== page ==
How to send and receive QSL cards

3B7C St Brandon Island QSL card

3B7C St Brandon Island QSL card

Sending and receiving QSL cards is a traditional part of the amateur radio hobby

Even in these days of the internet and email, many hams enjoy collecting QSLs. They can then confirm that a contact was made—which can be essential for some awards—and the cards can be very attractive in their own right.

The term “QSL” comes from the international Q code and means “I confirm receipt of your transmission”. A QSL card is therefore a written confirmation.

The sending of QSL cards dates back to the 1920s when AM radio broadcasts were still a novelty and stations wanted to know how far away they were being received.

Radio amateurs were quick to adopt the exchange of QSL cards too and many of the older cards are now highly sought after.

Each card contains details about one or more contacts, the station and its operator. This usually includes the call sign of both stations participating in the contact, the time and date when it occurred (usually specified in UTC), the radio frequency or band used, the mode of transmission, and a signal report.

The International Amateur Radio Union and its member societies recommend a maximum size of 3½ by 5½ inches (140 mm by 90 mm) for the card, although some cards (especially from rare DXpeditions) can be a gate-fold design with multiple pages.

Cards do not have to be pictorial – some are just plain text. Others have a photograph of the operator, or his locality or interests.

There are many specialist QSL printers around, or you you can create and print your own if you don’t think you will be sending many.

There are two ways of sending and receiving physical QSL cards – via a bureau or direct.

QSLing via the bureau

The bureau is the easiest and cheapest way to send and receive cards. RSGB members send their cards to a central point where they are then sorted and despatched around the world. Likewise, you can lodge envelopes with your sub-manager and receive your cards “via the bureau”.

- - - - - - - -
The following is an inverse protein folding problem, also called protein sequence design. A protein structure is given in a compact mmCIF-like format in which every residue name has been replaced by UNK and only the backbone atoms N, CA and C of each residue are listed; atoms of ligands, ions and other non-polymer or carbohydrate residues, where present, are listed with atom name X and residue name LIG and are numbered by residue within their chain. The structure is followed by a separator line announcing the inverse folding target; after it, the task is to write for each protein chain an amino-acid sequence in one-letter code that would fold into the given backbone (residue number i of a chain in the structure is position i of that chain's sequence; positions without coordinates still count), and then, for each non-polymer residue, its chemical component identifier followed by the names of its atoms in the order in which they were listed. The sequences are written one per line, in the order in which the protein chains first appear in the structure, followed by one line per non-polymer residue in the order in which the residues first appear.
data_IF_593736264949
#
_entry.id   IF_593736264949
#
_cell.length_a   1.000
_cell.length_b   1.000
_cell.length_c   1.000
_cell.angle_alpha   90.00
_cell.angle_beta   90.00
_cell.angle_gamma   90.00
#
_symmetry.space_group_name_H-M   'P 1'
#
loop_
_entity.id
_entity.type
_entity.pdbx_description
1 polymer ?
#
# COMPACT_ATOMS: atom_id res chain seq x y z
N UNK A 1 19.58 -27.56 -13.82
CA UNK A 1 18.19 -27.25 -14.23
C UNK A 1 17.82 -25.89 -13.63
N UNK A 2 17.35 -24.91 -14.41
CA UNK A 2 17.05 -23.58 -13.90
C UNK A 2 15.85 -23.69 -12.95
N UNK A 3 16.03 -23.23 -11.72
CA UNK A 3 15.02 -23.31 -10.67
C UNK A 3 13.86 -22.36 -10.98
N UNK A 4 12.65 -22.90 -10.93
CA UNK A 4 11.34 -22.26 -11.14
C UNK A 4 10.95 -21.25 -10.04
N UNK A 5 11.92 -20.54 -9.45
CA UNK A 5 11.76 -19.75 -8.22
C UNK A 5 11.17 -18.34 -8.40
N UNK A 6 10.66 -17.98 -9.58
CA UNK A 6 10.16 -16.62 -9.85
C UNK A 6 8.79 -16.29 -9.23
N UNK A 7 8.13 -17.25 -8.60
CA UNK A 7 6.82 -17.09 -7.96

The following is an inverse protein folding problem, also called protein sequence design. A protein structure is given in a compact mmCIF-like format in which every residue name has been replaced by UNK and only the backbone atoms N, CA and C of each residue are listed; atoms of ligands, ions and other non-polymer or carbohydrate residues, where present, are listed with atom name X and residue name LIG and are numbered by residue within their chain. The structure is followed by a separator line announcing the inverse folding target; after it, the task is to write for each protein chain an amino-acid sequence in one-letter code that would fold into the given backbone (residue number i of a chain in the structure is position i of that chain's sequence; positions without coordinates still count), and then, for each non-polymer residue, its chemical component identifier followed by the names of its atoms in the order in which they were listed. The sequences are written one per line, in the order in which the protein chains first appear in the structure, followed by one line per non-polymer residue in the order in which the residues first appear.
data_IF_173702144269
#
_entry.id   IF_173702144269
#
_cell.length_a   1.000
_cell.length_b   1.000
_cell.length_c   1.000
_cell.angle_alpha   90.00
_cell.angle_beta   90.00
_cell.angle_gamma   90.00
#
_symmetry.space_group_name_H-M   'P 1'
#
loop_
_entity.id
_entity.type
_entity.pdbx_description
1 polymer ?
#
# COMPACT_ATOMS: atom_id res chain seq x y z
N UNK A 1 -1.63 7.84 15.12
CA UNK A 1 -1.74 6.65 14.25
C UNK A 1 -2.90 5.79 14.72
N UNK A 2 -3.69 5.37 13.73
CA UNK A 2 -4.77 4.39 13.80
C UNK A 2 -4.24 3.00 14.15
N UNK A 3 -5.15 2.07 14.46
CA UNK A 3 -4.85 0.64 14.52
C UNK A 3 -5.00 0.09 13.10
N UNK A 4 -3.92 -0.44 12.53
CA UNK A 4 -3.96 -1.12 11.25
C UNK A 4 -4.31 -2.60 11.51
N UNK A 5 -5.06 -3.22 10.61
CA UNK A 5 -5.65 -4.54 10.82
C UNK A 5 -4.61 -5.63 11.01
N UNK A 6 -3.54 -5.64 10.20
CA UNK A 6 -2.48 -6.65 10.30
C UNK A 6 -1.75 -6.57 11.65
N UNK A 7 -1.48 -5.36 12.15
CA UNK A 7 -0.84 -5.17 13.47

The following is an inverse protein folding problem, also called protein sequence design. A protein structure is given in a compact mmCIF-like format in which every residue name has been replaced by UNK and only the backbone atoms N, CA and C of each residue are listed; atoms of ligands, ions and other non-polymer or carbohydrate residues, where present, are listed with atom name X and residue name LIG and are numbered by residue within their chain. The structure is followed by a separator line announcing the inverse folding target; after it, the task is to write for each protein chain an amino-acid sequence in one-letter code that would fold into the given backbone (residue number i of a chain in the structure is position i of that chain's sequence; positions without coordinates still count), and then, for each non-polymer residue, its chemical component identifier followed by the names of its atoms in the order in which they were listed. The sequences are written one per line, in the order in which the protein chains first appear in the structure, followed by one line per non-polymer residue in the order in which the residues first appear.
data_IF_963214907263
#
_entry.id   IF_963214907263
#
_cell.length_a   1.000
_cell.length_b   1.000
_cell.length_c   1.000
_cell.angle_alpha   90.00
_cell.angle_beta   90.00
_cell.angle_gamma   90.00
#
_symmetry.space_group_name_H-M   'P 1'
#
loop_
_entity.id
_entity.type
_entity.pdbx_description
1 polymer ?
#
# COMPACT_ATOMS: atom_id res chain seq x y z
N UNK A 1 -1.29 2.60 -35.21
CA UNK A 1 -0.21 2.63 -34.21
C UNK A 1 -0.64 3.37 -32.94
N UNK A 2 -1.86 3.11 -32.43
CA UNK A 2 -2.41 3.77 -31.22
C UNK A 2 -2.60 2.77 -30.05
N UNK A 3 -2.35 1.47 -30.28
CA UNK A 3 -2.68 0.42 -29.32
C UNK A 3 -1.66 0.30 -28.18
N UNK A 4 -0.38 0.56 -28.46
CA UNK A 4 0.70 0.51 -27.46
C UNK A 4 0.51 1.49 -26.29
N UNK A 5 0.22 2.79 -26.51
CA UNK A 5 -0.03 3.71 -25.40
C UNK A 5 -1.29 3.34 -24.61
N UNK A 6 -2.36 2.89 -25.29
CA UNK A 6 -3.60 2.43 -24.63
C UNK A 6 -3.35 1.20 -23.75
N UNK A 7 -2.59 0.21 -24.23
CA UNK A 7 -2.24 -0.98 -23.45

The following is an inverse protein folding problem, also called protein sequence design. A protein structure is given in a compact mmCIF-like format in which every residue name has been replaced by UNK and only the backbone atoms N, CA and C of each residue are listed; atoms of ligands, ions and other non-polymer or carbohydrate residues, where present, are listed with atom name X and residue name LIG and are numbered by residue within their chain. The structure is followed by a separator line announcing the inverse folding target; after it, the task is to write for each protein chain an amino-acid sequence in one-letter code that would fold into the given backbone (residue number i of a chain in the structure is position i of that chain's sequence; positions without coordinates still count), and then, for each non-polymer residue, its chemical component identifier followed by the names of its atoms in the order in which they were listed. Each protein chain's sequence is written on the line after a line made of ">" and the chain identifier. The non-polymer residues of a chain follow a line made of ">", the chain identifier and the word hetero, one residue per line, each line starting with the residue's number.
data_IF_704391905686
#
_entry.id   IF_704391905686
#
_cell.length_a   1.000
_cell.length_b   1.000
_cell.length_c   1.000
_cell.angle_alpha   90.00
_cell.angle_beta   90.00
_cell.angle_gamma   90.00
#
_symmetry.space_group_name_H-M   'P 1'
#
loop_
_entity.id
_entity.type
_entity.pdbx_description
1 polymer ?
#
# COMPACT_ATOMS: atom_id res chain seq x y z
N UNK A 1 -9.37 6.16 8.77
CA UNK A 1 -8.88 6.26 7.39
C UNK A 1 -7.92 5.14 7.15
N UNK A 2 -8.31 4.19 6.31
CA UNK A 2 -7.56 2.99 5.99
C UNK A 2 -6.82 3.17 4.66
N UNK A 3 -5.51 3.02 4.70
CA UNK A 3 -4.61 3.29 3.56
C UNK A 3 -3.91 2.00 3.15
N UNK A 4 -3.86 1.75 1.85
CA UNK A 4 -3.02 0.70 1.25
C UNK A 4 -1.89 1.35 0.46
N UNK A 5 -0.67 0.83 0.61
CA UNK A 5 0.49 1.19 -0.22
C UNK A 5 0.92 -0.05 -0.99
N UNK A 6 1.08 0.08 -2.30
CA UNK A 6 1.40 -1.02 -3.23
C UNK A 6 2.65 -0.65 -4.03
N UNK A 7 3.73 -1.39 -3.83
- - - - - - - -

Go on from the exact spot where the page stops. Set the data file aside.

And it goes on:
Note the address you send your envelopes to receive cards will not be the same as the address you use to send them!

When sending cards, each batch must contain proof of RSGB membership that is no more than three months old. This is the address label and identification numbers cut from the bag used to post RadCom.

Your cards must also be sorted in a specific way – see the QSL section for more details.

When receiving cards, to save money you can write “Wait 10” or whatever you choose on the envelope and your sub-manager will wait until your envelope is full before sending it.

It is usual to lodge a number of stamped, self-addressed envelopes with your sub-manager with ”1 of 5, “2 of 5” etc marked on them so that you know when you need to send new ones. But do make sure you have sufficient postage on the envelopes for the appropriate weight/size.

There are various QSL sub-managers who look after specific callsign ranges – you will need to check to see who looks after you. If you are not a member of the RSGB, but would like to receive QSLs via the RSGB Bureau you can, but there is a charge for doing so. RSGB members receive the service free of charge.

You can find out more about QSLing on the special QSL services page on the RSGB web site.

QSLing Direct

VP6DX Ducie Island QSL card

VP6DX Ducie Island QSL card